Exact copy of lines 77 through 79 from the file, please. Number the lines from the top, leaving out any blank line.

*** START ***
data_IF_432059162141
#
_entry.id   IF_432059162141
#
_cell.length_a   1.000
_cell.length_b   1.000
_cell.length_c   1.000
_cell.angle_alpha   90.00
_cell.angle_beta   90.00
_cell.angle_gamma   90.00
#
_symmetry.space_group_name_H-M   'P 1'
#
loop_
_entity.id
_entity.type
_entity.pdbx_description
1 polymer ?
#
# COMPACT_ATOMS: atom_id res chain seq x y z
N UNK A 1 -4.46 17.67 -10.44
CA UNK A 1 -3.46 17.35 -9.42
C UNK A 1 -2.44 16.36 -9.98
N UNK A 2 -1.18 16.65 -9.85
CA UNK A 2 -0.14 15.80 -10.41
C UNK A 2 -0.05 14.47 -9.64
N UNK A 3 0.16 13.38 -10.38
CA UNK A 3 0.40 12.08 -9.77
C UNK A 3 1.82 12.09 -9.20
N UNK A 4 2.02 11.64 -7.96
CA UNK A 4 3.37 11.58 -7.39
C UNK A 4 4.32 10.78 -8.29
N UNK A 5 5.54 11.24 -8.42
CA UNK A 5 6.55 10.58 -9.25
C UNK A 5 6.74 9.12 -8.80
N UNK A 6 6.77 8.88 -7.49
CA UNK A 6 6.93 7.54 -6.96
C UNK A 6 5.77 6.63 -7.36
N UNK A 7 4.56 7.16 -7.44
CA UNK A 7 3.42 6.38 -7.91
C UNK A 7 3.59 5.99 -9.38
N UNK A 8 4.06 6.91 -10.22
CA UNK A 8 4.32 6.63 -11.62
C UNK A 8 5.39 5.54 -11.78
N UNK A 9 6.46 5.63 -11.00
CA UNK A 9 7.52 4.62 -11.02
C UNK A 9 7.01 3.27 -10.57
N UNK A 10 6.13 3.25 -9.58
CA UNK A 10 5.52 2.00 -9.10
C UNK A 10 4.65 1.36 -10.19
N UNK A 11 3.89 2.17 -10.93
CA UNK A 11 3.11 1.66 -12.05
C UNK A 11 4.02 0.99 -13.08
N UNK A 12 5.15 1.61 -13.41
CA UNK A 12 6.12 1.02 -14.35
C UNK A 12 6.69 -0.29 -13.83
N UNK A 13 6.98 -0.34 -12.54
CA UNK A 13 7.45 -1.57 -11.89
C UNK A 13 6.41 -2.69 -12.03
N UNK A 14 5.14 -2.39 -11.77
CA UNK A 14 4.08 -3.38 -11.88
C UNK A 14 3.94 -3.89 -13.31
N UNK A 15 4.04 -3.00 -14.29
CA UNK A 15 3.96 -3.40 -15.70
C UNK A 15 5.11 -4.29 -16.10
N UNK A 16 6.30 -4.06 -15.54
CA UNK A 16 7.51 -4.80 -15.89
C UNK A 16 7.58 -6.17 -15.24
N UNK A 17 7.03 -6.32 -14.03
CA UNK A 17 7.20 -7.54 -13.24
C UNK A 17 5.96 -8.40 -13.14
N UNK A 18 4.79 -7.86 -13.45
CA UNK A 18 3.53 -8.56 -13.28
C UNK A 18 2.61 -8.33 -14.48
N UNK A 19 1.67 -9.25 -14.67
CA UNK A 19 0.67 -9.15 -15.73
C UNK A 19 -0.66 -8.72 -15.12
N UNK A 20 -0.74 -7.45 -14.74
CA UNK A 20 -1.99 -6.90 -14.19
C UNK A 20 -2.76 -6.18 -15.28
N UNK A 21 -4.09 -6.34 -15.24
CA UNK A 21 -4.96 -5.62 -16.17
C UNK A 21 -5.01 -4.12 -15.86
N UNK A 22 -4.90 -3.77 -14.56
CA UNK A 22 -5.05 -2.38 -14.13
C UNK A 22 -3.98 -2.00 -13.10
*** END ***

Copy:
C UNK A 19 -0.66 -8.72 -15.12
N UNK A 20 -0.74 -7.45 -14.74
CA UNK A 20 -1.99 -6.90 -14.19